The natural, spoken language of humans is the most direct and easiest way for communication and exchange between people. If we want to communicate with machines, we need technical tools such as mice, trackpads, keyboards and the like.
Natural Language Processing offers an alternative.
In addition to our natural language, we have also developed programming languages and codes. Programming languages are also languages, but unlike natural language, most people are unfamiliar with them and cannot understand them intuitively. For this reason, natural language was at the centre of the development of interfaces between man and machine very early in its history.
This led to the development of a whole field of research and development: Natural Language Processing, abbreviated to NLP.
Note: The abbreviation NLP is also used for Neuro-linguistic Programming.
What is Natural Language Processing?
Natural Language Processing – or NLP for short – is a subject between classical linguistics and computer science. Expertise from both areas had to come together to make significant progress. On the one hand, it is necessary to understand the formal structure of natural languages and, on the other hand, to transfer this functionality to technical systems. Many universities now have an independent department for this purpose: Computational Linguistics.
The analysis of natural language is always based on the smallest, “meaning-distinguishing” unit.
NLP is thus based on an understanding of language that divides language into several levels. The analysis of natural language is always based on the smallest, “meaning-distinguishing” unit. By comparing these units, a logical system is gradually created that describes a natural language.
The two words “house” and “mouse” are decided logically by the phonemes “H” and “M”. These two can thus take on a meaning-distinguishing function.
Differentiations such as these can be made at all possible levels of language until they finally result in ever larger correlations. The following structural linguistic elements have a function that discriminates between meanings:
- Individual Sound Letters as the smallest linguistic unit (“house” vs. “mouse”)
- Segment analysis for word recognition (“Igohome” vs. “I|go|home”)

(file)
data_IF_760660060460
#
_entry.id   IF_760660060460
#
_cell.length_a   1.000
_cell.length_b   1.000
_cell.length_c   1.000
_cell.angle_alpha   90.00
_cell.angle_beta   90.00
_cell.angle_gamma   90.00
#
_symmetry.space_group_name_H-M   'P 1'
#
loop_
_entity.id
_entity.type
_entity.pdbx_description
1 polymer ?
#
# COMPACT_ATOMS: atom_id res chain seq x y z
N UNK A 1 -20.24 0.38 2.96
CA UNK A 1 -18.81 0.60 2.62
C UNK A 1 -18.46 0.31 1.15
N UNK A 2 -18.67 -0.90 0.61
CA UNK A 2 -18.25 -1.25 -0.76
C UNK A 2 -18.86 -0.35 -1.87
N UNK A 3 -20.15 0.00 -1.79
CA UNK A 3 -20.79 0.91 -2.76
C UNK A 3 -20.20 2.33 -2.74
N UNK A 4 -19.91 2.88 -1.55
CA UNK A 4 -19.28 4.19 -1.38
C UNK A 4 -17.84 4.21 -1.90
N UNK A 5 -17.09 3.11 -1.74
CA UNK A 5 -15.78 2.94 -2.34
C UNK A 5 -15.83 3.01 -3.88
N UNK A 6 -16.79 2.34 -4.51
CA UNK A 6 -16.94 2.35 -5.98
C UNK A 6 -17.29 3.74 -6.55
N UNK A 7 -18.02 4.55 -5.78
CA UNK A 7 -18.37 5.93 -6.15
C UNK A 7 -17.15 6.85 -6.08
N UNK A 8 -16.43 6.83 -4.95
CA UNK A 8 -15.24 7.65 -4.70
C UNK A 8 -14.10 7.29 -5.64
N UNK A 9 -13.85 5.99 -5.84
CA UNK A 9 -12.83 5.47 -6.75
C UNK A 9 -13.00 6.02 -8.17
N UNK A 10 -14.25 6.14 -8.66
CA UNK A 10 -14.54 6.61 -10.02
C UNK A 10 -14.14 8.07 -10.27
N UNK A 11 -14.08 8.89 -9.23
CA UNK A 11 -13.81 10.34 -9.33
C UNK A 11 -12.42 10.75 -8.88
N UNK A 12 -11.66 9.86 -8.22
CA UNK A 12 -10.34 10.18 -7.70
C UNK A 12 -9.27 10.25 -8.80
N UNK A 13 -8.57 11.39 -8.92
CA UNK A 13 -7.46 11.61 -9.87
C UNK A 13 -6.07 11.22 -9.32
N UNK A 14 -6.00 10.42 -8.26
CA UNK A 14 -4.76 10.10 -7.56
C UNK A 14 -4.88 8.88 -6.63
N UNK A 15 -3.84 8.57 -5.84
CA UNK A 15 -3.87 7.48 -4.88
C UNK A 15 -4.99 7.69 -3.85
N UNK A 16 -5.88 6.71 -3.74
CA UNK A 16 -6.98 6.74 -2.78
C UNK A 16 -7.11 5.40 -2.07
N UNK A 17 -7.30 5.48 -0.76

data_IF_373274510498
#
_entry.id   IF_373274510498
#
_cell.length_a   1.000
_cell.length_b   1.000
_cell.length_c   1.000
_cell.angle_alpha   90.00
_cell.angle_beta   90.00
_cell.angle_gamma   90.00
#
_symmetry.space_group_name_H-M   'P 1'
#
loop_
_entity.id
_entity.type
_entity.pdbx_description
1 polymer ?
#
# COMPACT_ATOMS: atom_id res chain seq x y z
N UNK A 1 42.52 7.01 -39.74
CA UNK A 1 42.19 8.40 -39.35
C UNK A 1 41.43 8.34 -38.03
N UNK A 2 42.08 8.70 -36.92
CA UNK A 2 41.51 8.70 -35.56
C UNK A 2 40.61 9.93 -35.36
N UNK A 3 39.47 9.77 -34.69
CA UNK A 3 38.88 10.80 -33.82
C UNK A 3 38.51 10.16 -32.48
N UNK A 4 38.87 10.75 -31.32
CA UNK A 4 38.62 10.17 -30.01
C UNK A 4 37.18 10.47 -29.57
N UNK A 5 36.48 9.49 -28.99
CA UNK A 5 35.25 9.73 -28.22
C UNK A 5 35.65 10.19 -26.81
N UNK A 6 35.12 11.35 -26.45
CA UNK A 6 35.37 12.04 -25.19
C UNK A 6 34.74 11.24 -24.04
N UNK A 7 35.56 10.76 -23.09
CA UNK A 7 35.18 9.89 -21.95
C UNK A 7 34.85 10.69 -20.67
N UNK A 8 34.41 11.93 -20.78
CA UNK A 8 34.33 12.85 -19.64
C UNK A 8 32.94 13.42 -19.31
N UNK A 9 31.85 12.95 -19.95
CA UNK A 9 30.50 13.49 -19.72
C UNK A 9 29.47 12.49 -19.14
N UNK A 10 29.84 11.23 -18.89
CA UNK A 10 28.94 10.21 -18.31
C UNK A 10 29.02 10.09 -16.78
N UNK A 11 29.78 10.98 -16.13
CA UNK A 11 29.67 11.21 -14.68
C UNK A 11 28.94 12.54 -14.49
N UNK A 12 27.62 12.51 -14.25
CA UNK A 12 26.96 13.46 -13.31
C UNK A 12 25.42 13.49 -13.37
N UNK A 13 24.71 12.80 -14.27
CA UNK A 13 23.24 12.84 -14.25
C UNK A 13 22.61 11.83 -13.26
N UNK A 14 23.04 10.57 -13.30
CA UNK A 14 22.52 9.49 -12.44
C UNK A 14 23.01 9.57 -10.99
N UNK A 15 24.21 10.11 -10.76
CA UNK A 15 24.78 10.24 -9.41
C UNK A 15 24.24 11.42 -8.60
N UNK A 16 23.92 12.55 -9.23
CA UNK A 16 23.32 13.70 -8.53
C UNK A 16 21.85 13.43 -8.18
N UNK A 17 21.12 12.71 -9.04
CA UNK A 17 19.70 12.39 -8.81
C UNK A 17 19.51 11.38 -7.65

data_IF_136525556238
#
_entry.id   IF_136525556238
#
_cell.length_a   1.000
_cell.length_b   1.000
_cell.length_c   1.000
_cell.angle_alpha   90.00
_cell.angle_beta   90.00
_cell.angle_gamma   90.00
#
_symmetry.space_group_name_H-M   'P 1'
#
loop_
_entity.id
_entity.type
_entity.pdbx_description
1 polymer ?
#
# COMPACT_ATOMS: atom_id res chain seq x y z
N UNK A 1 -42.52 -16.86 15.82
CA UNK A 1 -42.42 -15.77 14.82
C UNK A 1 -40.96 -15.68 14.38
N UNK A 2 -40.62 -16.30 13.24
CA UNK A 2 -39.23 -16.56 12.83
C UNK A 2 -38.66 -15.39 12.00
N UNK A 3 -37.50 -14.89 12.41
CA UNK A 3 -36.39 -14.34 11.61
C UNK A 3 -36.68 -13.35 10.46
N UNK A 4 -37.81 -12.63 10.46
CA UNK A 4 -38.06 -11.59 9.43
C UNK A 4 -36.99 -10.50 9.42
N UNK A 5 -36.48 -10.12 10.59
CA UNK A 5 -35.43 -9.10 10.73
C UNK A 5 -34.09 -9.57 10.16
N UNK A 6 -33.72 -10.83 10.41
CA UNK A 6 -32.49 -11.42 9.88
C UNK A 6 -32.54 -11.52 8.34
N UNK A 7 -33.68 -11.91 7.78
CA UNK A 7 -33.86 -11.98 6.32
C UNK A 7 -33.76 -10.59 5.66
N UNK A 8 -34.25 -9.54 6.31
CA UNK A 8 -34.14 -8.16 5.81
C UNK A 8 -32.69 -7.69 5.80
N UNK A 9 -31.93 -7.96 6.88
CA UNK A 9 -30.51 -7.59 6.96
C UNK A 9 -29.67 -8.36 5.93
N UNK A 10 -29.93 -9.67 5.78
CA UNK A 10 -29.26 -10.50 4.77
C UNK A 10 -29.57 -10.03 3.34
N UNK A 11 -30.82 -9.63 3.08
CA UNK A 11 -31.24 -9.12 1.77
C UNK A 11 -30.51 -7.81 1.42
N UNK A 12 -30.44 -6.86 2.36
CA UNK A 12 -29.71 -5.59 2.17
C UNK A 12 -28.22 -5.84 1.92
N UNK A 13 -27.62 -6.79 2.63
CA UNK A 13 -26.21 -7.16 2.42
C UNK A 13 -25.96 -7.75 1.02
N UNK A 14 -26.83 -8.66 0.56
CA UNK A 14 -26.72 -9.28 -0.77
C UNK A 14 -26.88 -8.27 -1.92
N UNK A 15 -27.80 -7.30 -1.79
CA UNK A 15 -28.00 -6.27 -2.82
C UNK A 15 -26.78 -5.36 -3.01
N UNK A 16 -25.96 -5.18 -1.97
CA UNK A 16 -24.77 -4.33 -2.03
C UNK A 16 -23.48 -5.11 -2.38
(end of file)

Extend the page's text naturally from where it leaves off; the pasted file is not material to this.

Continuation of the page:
Morphological analysis to recognize the endings (“ask” vs. “asked“)
- Syntactic analysis of sentences and sentence structures (“He promised to buy me a new car every year”) vs. (“He promised to buy me a new car every year.”)
- Semantic analysis of meaning (“Golf = sport” vs. “Golf = car”)
- Dialogical analysis of communication (sender – message – intention – receiver)
Natural Language Processing now assumes a simple context. If it is possible to first build up an understanding of the smallest linguistic structures, more and more complex correlations can be understood. So in order for machines or programs to understand complex linguistic structures, they must first – like a child – learn to understand the simple linguistic structures.
Natural Language Processing and Artificial Intelligence
When it comes to adaptive programs, we are in the field of artificial intelligence. Significant progress in the field of Natural Language Processing was not achieved until the use of artificial intelligence had reached a certain degree of maturity. Artificial Neural Networks and Machine Learning methods such as Deep Learning contributed to this. Very complex facts, such as those provided by the natural language of humans, can therefore be understood by machines.
Learning methods such as transfer learning are particularly interesting, as they make it possible not to always start from scratch. This means that once the basics of the language have been understood, individual solutions can be build on them.
The fact that Natural Language Processing is not exclusively about language comprehension, however, was made clear by Google by presenting the Google Assistant “Google Duplex“. Natural speech output is also part of the goal of human-machine communication and interaction.
The fields of application of NLP are versatile
The spectrum of possible applications is immense. It exceeds the human-machine communication mentioned above. On the way to an even better understanding of language, numerous application areas have opened up in which Natural Language Processing has also developed new perspectives.
- text mining and structure big data sets
- intelligent evaluation of text and media data
- intelligent word processing (autocorrection, conversion from speech to text)
- translation programs
- chatbots and digital assistants
- generation of speech (speech output)
- language as an interaction medium for controlling machines
- and more…
For some examples, you can have a look at hyScore’s use case section.
In addition, Natural Language Processing opens up numerous application areas for users without special knowledge of programming languages, for example, or for people with disabilities, such as production machines that can be controlled via voice input.
In this respect, NLP also plays an important role in the transformation of the world of work.
More information about Natural Language Processing can be found in our article series NLP Insights.